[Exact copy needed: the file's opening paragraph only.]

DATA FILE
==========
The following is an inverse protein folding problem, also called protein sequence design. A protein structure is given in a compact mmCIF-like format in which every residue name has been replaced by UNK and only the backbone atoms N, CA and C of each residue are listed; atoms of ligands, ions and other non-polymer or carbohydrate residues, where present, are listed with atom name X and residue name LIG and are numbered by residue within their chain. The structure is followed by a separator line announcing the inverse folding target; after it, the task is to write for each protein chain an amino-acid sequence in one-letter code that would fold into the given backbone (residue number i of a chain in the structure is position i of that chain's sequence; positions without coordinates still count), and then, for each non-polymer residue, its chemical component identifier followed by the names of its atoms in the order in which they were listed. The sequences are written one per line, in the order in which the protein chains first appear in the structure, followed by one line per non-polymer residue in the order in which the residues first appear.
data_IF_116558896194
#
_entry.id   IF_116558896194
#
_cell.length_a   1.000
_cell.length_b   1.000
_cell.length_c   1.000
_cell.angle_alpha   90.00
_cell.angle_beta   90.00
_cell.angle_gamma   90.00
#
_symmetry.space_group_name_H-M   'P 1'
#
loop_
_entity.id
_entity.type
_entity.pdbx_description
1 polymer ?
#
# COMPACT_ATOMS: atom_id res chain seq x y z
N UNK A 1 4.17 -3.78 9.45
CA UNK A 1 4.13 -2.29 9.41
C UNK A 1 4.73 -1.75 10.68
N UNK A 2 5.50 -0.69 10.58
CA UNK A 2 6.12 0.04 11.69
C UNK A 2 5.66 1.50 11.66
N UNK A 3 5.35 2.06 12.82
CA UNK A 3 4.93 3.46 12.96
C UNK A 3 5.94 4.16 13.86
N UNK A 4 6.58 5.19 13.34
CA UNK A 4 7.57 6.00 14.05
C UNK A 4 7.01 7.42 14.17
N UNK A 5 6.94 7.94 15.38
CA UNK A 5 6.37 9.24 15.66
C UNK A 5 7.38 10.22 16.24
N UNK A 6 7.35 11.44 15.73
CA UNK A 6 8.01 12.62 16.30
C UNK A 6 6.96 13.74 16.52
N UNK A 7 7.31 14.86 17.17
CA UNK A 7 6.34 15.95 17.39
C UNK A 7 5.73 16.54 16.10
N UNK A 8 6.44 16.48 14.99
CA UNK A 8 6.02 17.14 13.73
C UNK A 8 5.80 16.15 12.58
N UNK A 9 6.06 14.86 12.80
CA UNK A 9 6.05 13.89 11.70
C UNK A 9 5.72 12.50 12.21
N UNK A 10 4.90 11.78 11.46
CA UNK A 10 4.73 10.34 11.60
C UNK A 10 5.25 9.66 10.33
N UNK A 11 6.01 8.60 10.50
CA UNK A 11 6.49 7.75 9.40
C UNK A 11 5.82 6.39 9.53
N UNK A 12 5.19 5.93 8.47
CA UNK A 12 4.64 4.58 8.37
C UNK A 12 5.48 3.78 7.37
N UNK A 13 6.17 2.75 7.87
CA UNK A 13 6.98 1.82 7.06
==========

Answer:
The following is an inverse protein folding problem, also called protein sequence design. A protein structure is given in a compact mmCIF-like format in which every residue name has been replaced by UNK and only the backbone atoms N, CA and C of each residue are listed; atoms of ligands, ions and other non-polymer or carbohydrate residues, where present, are listed with atom name X and residue name LIG and are numbered by residue within their chain. The structure is followed by a separator line announcing the inverse folding target; after it, the task is to write for each protein chain an amino-acid sequence in one-letter code that would fold into the given backbone (residue number i of a chain in the structure is position i of that chain's sequence; positions without coordinates still count), and then, for each non-polymer residue, its chemical component identifier followed by the names of its atoms in the order in which they were listed. The sequences are written one per line, in the order in which the protein chains first appear in the structure, followed by one line per non-polymer residue in the order in which the residues first appear.